Nicholas Mosley is a rare beast — a reactionary revolutionist, what they call in Canada a Red Tory. He is an English lord, son of an infamous fascist anti-semite, a one-time Church of England apologist, and a writer for decades of highly regarded experimental novels in which he explores the ideas of consciousness and responsibility as a way of critiquing what he sees as the victim ethic of liberal modernity.
At first glance, he looks post-modern or avant garde, but he is not. He is just the opposite — pre-modern, if you will, the voice of an older tradition. Mosley is the champion of an heroic Christianity which reflates the Kierkegaardian ideas of paradox and the romance of risk. Not for him the Christian Coalition brand of weak religiosity with its emphasis on being saved — God’s version of Social Security.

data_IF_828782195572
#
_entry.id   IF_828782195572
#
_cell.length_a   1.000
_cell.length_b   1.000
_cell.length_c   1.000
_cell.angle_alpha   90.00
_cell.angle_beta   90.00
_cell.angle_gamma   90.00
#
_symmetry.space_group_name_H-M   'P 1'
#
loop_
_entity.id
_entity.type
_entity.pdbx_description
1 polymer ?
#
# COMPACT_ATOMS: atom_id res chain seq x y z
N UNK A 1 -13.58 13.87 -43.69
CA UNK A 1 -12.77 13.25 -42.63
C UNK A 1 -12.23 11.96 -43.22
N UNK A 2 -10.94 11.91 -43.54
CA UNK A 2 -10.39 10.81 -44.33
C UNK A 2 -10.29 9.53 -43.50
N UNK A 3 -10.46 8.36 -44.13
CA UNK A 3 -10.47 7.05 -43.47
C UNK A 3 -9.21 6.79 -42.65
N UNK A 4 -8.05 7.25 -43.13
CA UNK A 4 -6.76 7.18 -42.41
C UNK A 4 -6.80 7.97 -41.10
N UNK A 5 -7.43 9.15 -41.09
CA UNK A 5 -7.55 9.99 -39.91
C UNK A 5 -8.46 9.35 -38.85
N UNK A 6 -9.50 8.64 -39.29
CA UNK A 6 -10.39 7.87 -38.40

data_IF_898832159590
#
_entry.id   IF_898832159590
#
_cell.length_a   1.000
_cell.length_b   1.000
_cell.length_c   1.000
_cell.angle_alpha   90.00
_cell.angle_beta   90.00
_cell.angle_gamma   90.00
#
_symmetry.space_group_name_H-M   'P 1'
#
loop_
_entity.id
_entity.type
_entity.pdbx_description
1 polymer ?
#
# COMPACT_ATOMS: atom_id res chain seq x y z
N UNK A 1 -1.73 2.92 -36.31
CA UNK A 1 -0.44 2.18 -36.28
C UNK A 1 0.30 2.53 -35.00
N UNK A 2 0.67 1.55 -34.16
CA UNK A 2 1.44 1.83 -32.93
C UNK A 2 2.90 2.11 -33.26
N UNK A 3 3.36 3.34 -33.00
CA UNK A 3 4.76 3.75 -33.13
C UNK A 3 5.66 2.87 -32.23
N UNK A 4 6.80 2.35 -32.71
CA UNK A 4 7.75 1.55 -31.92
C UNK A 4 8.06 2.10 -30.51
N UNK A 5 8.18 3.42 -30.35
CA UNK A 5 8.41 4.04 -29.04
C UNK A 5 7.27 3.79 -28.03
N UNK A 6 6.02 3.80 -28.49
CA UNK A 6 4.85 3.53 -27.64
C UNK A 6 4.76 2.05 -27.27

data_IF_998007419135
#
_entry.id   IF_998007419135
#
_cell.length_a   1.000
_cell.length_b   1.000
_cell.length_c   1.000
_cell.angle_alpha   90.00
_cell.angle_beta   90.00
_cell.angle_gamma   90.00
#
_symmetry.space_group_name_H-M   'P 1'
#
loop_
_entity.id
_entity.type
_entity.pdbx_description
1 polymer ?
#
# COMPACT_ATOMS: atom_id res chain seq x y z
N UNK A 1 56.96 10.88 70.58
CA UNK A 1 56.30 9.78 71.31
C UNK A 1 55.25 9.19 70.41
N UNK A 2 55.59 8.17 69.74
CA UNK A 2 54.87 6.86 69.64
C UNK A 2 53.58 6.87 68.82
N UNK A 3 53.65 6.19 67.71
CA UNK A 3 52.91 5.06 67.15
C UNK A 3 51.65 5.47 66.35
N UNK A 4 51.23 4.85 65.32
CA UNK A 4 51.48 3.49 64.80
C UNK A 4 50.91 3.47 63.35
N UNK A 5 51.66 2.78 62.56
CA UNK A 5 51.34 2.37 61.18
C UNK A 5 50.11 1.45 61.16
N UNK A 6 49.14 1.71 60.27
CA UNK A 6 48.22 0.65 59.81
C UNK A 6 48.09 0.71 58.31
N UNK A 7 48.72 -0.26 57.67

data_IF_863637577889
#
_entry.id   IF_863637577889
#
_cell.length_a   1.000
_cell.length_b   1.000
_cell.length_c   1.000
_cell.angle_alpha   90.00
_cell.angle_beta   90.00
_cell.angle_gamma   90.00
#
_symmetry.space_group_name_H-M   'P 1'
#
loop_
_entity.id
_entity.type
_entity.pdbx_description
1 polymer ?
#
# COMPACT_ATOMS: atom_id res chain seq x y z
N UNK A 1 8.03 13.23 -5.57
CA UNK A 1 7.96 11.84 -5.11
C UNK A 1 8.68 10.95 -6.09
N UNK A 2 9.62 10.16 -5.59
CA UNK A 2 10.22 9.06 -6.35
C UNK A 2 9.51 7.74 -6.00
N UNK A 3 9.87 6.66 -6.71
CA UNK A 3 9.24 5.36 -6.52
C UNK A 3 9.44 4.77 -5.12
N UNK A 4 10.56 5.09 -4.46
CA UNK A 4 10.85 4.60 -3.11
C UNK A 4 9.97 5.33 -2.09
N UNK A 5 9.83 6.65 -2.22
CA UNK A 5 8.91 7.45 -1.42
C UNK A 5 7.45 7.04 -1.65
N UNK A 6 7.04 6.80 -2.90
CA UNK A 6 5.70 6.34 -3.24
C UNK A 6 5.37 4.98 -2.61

Mosley places humans in the center of a mystery, with a duty to spend their lives paying attention, learning, experimenting — their reward being not safety but the chance of discerning a pattern. “To discover what is hidden,” he writes, “you have to go on a journey; what uproar, indeed, before you arrive at what is there!”
The author of thirteen novels and numerous works of non-fiction, family memoirs and screenplays, Mosley is best known in this country for his novel HOPEFUL MONSTERS which won the 1990 Whitbread Award in Britain and capped a brilliant sequence of books collectively called CATASTROPHE PRACTICE begun in the 1970s.